Very good professor! I live aboard a sailboat and have always had tiny if not socially unacceptable housing situations and totally enjoy the simplicity and ease of heating such places… power should be no problem with you, with the LED lights and tiny Li-ion batteries… Try for solar panels….

  • DaveB13 -

    March 4, 2014 at 2:14 pm

    In addition to the usual camping items including water purification things I would like to suggest a 1 gallon garden sprayer made for use with bleach for washing hands & plates. Good Luck camping

  • […] year. However, Wilson’s dumpster will soon feel more and more like a real home. According to The Dumpster Project website, Wilson’s living space will be “plugged into the electrical and water grid, and the team will […]

  • Jacquie -

    February 11, 2014 at 6:48 pm

    Thank you for thinking outside the “box”…I couldn’t help myself, and challenging our society to think outside their own comforts.

    The thing that really hit me while reading about this project is that while for us in the United States it seems ludicrous to walk a mile to get our water or live in a 33 sq ft area, the reality is for many other countries that is a part of their daily life – limited water access and tent/cube housing.

    With that said, I think it is wonderful to start getting people to ask themselves if they can live with less – which universally the answer would be yes for Americans. But my question is will they? What I mean is, is your goal to create some kind of grid that uses less energy but allows people to have all the appliances and conveniences they are used to or are you trying to prove a point that a dumpster (which under normal circumstances would appear unlivable) or lessening what we think we need, is the key to going green. Maybe we have to give up some comforts but we will survive.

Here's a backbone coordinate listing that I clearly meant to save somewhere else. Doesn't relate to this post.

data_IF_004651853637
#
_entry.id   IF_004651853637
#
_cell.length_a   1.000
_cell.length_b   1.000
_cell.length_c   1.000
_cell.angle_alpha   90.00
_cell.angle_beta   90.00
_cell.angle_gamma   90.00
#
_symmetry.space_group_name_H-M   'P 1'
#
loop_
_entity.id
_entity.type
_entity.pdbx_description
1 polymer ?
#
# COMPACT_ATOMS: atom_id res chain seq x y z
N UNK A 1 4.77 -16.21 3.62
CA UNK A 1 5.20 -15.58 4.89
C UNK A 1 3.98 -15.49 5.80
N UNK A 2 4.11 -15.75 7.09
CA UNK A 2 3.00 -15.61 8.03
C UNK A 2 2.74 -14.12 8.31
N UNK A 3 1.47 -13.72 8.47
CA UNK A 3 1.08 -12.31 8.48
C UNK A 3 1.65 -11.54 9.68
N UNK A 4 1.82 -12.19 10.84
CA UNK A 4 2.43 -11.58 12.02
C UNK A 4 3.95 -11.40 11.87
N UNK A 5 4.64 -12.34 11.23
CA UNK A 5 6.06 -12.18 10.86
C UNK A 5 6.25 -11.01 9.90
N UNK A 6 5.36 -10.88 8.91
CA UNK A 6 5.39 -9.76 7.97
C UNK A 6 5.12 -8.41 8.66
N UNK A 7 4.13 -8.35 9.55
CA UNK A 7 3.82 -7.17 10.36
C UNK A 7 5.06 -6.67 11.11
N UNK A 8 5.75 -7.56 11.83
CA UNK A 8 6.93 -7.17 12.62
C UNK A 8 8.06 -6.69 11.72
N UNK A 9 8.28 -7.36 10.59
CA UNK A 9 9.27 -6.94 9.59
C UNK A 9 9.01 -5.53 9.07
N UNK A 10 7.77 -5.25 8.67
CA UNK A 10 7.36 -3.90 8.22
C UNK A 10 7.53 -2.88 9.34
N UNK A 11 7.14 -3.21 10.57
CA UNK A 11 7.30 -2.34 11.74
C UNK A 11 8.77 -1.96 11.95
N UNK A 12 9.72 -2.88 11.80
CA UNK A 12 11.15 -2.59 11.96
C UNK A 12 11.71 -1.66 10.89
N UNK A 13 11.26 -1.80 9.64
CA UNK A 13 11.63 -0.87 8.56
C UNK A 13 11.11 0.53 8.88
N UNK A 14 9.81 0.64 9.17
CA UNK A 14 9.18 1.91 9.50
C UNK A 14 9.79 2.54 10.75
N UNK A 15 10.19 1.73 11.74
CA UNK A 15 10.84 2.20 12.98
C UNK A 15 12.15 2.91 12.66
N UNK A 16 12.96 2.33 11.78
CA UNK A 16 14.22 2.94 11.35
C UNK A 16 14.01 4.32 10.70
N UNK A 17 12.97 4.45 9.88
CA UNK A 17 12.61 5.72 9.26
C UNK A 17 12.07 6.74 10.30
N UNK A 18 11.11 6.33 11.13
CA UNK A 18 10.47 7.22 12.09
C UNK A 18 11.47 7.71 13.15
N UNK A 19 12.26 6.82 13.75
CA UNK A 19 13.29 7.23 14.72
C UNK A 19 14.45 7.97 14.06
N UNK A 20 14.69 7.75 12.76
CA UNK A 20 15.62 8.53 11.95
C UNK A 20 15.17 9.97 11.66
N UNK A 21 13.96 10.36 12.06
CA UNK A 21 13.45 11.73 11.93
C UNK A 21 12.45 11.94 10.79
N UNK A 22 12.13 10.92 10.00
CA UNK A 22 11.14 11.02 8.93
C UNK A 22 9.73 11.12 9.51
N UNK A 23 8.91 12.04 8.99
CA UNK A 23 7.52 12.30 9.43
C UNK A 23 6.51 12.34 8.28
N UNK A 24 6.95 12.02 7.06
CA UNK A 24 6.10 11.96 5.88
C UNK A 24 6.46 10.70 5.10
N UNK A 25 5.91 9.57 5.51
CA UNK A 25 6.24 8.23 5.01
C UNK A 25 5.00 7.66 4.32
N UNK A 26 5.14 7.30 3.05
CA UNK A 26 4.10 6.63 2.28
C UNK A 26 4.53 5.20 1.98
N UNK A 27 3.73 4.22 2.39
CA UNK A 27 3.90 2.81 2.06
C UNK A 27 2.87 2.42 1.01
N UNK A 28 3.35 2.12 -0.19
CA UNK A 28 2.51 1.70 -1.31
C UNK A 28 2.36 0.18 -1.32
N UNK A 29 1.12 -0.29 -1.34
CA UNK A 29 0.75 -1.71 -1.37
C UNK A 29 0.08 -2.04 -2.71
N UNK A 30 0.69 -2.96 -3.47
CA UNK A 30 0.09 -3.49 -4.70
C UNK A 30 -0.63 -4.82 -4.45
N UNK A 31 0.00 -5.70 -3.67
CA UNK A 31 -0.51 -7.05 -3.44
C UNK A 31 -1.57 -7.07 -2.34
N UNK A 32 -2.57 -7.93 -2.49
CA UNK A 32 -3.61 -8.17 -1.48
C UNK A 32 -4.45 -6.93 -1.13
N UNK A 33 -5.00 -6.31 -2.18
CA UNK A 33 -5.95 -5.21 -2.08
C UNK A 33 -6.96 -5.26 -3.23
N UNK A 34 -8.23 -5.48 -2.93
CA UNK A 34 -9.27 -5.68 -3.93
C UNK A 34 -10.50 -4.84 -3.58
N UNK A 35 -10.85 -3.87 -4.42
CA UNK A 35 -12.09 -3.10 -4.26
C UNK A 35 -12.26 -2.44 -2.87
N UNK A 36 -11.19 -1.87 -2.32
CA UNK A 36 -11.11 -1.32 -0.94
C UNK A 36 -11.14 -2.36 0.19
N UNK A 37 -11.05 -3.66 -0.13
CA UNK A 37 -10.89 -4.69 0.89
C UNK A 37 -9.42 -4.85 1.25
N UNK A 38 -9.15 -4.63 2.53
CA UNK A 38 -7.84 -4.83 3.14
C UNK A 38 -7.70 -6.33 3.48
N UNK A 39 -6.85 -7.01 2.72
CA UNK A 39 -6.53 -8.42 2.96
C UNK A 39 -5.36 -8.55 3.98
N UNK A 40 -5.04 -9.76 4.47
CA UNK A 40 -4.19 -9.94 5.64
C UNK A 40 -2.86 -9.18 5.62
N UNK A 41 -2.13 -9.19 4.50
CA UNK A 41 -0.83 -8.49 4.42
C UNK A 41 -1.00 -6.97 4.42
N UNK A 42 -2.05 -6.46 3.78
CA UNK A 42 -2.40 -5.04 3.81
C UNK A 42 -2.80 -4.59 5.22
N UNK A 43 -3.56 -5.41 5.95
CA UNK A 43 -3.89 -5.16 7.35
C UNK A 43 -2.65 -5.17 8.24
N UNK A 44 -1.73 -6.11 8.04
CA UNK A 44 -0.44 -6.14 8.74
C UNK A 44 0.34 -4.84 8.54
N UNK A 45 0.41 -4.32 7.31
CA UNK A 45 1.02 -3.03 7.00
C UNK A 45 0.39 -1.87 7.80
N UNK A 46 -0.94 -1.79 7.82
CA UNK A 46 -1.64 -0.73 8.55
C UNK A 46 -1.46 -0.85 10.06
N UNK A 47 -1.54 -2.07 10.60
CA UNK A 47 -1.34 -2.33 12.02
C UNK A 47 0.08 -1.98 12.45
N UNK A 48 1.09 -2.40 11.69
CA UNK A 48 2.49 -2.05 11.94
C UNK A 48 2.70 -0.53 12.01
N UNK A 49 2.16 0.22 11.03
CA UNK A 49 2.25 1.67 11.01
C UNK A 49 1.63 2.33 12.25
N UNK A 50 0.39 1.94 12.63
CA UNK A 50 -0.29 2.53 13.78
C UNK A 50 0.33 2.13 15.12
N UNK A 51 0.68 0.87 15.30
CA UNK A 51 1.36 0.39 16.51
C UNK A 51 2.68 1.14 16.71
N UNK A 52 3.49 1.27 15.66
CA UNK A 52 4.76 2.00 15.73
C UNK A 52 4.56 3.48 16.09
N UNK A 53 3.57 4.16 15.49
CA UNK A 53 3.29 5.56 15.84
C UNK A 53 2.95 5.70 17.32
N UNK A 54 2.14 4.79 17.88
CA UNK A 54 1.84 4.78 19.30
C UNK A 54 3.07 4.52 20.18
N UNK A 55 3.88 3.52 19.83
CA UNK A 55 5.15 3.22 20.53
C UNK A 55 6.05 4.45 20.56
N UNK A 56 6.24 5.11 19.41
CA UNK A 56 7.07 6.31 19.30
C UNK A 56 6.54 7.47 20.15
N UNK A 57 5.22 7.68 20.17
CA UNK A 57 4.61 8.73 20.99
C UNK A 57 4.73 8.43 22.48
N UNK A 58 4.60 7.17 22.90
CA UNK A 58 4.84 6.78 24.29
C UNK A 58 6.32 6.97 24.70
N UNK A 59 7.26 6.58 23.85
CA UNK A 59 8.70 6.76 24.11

From my understanding , Phase 2 you will allow Professor Dumpster to live comfortably (with appliances like A/C and internet, plumbing of some sort, washing machines, etc) and get the baseline energy use. But then in Phase 3 you plan on knocking that energy use down to 1%. With this, I’m curious if you believe at Phase 3 you will be able to maintain all the luxuries of Phase 2?

    But my big question remains: can we have our cake and eat it to? Or is the more realistic picture that in order to become sustainable and greener, we need to actually use less.

    If Professor and students can live in dumpster than that means we can live without. _____________ (insert any appliance). Thank you for making us think and I am interested in your opinions

  • Adrienne -